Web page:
Mrs. Carrie A. Tuggle was born on May 28, 1858, in Eufaula, Alabama,
where she grew up and married John Tuggle. She was the mother of four children.
The Tuggles migrated to Birmingham around the turn of the century in search of
enhanced job and cultural opportunities.
Mrs. Tuggle was a person of unique strengths. She excelled in the areas
of education, social work, and religion.
As a citizen of Birmingham, she worked with delinquent boys and as a
welfare officer often appeared in court in their behalf. Following one
appearance in behalf of a ten year old boy, Mrs. Tuggle conceived the idea of
providing housing facilities for orphaned black children. At first, children
were taken into her home. After a great struggle and continuous effort to raise
funds for this project, she and her supporters opened a one-building school and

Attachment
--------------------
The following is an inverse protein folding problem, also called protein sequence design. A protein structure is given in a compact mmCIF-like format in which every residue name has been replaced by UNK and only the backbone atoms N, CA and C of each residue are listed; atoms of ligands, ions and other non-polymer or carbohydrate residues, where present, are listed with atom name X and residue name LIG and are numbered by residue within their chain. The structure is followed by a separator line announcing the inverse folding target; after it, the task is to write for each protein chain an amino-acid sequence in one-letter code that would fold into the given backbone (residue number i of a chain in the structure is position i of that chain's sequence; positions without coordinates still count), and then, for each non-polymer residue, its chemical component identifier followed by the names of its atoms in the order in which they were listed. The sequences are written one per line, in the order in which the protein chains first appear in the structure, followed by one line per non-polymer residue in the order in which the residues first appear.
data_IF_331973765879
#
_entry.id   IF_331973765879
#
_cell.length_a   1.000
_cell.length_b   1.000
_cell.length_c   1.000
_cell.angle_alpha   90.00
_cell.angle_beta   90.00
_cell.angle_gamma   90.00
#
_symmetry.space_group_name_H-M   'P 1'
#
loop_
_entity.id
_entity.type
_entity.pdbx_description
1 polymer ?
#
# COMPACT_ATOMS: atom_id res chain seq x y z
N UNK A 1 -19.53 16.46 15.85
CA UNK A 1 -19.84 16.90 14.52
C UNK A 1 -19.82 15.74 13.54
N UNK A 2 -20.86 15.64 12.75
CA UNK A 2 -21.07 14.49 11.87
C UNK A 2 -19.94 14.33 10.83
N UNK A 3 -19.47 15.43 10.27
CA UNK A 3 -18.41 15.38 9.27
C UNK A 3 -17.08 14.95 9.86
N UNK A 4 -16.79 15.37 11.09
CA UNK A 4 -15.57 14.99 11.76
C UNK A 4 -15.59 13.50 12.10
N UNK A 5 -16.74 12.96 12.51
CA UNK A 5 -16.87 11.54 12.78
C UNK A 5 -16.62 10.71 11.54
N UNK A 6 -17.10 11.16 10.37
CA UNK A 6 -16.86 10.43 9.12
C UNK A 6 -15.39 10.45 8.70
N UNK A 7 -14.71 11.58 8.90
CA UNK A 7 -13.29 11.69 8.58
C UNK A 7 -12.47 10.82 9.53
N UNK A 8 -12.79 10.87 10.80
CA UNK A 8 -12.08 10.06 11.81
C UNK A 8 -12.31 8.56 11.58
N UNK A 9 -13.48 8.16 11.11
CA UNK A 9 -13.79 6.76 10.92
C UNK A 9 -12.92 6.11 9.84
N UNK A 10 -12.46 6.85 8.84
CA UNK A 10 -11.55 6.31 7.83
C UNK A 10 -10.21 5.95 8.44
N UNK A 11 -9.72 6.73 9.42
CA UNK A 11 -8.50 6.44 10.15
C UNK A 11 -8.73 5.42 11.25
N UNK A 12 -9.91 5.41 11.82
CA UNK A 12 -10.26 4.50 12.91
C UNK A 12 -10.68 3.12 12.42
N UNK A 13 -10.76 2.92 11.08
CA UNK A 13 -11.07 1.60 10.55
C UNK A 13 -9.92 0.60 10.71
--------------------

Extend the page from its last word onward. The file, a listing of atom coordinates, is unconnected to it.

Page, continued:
residence for homeless black boys on September 3, 1903.
As a result of inspiration from the same courtroom experience, Mrs.
Tuggle was instrumental in the formation of the Jefferson County Juvenile and
From its beginning, the orphanage and school rapidly grew. The children
called Mrs. Tuggle "Granny" and adults called her "Old Lady
Tuggle" with both terms used affectionately. Tuggle Institute won high
regard among the citizens of Birmingham. It contributed substantially to the
advancement of black people. Many outstanding Birmingham citizens graduated
from this Institute, including Dr. A. G. Gaston, John T. Whatley, and Ersking
In 1926, Tuggle Institute became affiliated with the Birmingham City
Public Schools. In 1934, the City Board of Education purchased the Institute
and named it Enon Ridge School. In 1936, the name was changed to Tuggle
Elementary School by the Board of Education. Inscribed on the memorial plaque
are these words: "Carrie A. Tuggle, a scholar, educator and servant of